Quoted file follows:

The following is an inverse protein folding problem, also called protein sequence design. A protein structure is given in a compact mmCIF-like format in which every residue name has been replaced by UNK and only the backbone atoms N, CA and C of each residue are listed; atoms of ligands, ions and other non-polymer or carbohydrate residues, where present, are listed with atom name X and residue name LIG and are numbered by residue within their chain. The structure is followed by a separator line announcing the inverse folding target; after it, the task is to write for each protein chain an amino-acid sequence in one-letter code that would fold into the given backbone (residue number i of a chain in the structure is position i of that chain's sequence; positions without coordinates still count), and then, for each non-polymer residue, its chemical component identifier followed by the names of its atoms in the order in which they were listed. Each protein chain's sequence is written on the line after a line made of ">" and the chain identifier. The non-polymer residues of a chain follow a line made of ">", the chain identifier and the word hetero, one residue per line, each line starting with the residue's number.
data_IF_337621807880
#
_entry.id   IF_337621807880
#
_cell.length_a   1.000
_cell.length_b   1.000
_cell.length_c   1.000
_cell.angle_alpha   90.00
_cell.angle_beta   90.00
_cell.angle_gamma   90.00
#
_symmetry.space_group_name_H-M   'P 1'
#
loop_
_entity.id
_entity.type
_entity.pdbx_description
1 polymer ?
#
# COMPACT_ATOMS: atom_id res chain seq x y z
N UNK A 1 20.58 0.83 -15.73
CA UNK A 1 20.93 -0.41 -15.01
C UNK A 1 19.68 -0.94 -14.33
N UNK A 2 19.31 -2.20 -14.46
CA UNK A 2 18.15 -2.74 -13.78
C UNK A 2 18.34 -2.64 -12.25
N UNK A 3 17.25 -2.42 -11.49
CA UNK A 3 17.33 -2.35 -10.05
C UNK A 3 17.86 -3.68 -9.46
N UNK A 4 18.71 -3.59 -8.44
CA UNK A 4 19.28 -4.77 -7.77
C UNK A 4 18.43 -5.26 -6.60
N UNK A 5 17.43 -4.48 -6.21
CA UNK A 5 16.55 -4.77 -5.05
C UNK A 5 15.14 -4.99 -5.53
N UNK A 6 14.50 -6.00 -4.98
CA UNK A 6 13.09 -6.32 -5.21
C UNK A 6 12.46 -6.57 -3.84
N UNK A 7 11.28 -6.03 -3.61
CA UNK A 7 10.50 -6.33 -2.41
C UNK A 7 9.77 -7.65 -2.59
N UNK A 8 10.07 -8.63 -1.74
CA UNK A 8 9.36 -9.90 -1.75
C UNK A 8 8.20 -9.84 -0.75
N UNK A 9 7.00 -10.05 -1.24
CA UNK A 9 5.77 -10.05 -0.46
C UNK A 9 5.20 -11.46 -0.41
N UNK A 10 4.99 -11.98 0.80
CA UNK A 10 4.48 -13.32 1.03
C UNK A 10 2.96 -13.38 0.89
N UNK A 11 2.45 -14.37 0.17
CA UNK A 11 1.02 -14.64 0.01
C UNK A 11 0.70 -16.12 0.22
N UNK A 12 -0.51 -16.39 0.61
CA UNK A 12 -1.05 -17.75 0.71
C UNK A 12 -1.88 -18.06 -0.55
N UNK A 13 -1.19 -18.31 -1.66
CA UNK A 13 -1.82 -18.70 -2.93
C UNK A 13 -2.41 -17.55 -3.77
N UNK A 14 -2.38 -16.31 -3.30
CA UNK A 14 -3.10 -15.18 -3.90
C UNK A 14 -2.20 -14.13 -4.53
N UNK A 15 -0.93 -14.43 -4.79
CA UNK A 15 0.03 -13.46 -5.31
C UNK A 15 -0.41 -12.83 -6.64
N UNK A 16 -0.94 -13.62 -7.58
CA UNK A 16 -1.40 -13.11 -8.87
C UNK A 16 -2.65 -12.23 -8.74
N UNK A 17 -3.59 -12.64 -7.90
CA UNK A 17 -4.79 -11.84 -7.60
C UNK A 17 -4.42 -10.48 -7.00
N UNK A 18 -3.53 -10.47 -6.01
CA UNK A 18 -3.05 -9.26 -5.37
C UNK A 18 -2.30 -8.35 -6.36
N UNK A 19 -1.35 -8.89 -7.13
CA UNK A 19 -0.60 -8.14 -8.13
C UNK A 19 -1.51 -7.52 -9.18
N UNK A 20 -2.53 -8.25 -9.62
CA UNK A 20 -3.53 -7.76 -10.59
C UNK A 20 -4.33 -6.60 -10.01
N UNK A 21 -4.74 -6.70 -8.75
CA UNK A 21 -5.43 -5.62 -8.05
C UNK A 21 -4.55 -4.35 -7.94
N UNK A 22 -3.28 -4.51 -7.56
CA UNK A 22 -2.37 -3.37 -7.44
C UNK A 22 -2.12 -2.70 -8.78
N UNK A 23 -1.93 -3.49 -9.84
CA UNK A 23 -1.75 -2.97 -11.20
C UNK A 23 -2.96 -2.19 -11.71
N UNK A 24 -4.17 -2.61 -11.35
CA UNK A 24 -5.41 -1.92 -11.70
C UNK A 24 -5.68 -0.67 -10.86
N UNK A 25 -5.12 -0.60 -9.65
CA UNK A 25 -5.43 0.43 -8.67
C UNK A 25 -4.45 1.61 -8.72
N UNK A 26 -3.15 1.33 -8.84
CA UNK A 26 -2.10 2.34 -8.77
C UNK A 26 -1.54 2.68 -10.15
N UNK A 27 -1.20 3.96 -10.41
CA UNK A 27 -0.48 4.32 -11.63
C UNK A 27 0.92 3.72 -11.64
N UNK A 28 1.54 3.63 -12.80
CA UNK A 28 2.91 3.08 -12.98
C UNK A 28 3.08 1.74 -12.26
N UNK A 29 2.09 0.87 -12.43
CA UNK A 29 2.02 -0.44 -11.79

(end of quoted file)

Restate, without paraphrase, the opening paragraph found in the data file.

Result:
The following is an inverse protein folding problem, also called protein sequence design. A protein structure is given in a compact mmCIF-like format in which every residue name has been replaced by UNK and only the backbone atoms N, CA and C of each residue are listed; atoms of ligands, ions and other non-polymer or carbohydrate residues, where present, are listed with atom name X and residue name LIG and are numbered by residue within their chain. The structure is followed by a separator line announcing the inverse folding target; after it, the task is to write for each protein chain an amino-acid sequence in one-letter code that would fold into the given backbone (residue number i of a chain in the structure is position i of that chain's sequence; positions without coordinates still count), and then, for each non-polymer residue, its chemical component identifier followed by the names of its atoms in the order in which they were listed. Each protein chain's sequence is written on the line after a line made of ">" and the chain identifier. The non-polymer residues of a chain follow a line made of ">", the chain identifier and the word hetero, one residue per line, each line starting with the residue's number.